BILLY BISHOP GOES TO WAR is a feature film inspired by the life of the legendary WWI flying ace from Owen Sound. Canadian acting legend Eric Peterson and award-winning writer/composer John Gray reprise their iconic two-man stage play that has captivated audiences for over three decades.
Nearing the end of his life, an aged Bishop (Peterson) recounts the triumphs and horrors of World War One, "the war to end all wars". Through raucous stories, haunting memories, and vibrant song, Bishop traces his journey from Royal Military College troublemaker to the top flying ace of the British Empire.
A story of the human cost of war on a scale the world had never seen before, this is an intimate and powerful portrait of a man who continues to capture the imagination.
The myth-making and myth-breaking story of pilot Billy Bishop -- Canada's most famous First World War hero - is more relevant now than ever. That is the notion sneaking into the minds of Eric Peterson and John Gray, the creative team behind the 33-year-old, never-say-die play and now the two films known as Billy Bishop Goes to War.
Peterson, a Canadian cultural icon himself for his comic "Jackass" character on Brent Butt's TV series Corner Gas, is sombre and serious when he talks of war and of the heroism of Canadians serving in Afghanistan. "It is of huge significance that we have been at war during this last manifestation of Billy Bishop Goes to War," Peterson tells Sun Media. "And we still are at war."
That has affected how he and Gray currently interpret their characters: Peterson performs as aerial ace Bishop and more than a dozen other characters and Gray is the pianist, straight man and sidekick. But it has also affected how audiences perceived the play and will now process the film, Peterson says. "They may not be conscious of it but it certainly will be there in their minds.""
The polished, provocative and enormously entertaining second version of the film is now going into its Canadian theatrical release after debuting on the festival circuit and marking its gala premiere at the Canadian War Museum. The film, more sophisticated than the 1982 version, was ingeniously directed by Barbara Willis-Sweete in an empty venue after the play was revived at the Soulpepper Theatre in 2010.
Gray says it is no secret how he and Peterson keep getting back into the cockpit. "Well, they keep asking us to do it, you know." But he also realizes that he and Peterson keep getting older. They are now in the same age range that Bishop was when he died in 1956, aged 62. So that informs how we look at him.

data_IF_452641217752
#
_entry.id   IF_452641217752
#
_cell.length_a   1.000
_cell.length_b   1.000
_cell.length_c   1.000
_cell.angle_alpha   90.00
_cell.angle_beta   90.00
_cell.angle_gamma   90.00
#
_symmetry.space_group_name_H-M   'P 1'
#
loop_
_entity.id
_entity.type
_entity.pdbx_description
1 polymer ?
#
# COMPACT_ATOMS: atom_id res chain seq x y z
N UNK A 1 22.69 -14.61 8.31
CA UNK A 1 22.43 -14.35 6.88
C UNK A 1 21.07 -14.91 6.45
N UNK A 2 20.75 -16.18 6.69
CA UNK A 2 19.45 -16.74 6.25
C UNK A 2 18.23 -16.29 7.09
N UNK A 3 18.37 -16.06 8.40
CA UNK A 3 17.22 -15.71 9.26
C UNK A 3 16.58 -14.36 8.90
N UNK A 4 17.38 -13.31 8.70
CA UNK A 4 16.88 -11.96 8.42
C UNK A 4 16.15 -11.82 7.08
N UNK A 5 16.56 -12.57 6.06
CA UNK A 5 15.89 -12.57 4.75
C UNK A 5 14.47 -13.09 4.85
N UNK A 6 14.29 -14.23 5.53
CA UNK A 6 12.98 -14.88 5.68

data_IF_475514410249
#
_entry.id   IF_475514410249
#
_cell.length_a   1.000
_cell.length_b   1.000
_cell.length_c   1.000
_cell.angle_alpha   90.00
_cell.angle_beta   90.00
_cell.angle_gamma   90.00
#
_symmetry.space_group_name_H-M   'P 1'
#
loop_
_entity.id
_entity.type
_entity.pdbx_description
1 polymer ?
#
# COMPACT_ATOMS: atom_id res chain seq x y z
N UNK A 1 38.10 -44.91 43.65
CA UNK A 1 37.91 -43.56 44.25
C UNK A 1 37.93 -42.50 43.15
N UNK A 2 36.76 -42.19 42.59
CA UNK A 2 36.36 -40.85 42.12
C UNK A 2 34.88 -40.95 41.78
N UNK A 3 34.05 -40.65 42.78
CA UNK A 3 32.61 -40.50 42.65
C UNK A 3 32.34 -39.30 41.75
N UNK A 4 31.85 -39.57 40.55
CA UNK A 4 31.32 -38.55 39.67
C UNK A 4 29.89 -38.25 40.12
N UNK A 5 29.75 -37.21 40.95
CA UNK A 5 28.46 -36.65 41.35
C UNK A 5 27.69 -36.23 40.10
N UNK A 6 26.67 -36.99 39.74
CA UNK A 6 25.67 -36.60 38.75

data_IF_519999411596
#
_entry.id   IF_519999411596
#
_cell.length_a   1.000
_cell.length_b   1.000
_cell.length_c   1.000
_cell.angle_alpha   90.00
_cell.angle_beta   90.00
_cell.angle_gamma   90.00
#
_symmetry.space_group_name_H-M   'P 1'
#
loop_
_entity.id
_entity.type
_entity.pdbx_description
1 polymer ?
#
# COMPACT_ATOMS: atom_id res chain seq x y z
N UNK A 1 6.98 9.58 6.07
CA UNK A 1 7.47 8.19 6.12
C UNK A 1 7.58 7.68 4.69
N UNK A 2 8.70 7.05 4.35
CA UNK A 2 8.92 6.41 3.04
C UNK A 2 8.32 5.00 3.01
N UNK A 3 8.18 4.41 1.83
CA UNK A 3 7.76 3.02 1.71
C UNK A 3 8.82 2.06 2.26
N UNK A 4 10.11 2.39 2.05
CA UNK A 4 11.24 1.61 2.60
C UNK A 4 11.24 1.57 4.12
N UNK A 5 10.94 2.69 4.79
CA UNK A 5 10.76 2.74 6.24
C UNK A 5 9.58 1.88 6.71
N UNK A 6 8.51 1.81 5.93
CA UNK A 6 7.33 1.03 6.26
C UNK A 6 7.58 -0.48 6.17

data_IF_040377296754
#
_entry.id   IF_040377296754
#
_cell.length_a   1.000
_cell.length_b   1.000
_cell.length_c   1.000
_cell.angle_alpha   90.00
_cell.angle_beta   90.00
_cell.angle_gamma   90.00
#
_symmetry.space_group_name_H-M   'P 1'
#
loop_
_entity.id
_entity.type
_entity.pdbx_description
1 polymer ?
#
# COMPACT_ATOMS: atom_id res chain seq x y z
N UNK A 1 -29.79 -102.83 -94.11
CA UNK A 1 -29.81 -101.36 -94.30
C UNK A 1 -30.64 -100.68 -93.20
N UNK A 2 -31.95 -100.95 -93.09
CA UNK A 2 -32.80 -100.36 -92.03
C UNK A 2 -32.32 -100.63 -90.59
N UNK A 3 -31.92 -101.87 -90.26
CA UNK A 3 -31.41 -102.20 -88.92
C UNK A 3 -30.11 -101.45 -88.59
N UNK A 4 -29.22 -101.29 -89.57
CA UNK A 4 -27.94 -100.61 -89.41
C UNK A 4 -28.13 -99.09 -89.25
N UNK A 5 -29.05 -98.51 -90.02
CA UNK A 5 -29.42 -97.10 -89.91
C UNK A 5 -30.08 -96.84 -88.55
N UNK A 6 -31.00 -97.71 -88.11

Citing the work of writer-philosopher Joseph Campbell, Gray says there are eternal stories that keep getting retold in fact and fiction. "You realize that Billy Bishop is an eternal story" he says of why telling his saga is so important, even if many Canadians still don't know of Bishop's historical significance. "You take an eternal hero story like that and you put him into familiar clothes and it can morph and it can change. But it is still eternal, you know. That is really neat."
The neatness of Billy Bishop is that historians still argue over whether he really did do everything he claimed to do -- especially on a solo mission over enemy territory in June of 1917 - or whether he embellished his exploits. The play, and the film, deal with those issues as Bishop tells his own story as fragments of memory.
In 1982, when the first film came out, Billy Bishop Goes to War caused what Peterson calls "a kerfuffle" in the Canadian Senate. Politicians found it rude to question Bishop's war record. Today, that is not happening because most people do not expect their war heroes to be so pre-packaged and perfect.
"Nor is war!" Gray says. War and war heroes are complex, he explains. "Everyone says war is terrible, but why do guys often say that it was the greatest time of their lives? We have to take that into consideration because that's what they say and they were there and we weren't. We have a real tendency to try to mould it to our own objectives and our own agendas."
For his part, Peterson says that debating history -- including the story of Billy Bishop -- is healthy. And it keeps both he and Gray active in touch. "It's a huge gift and we must be the two luckiest artists in the world!"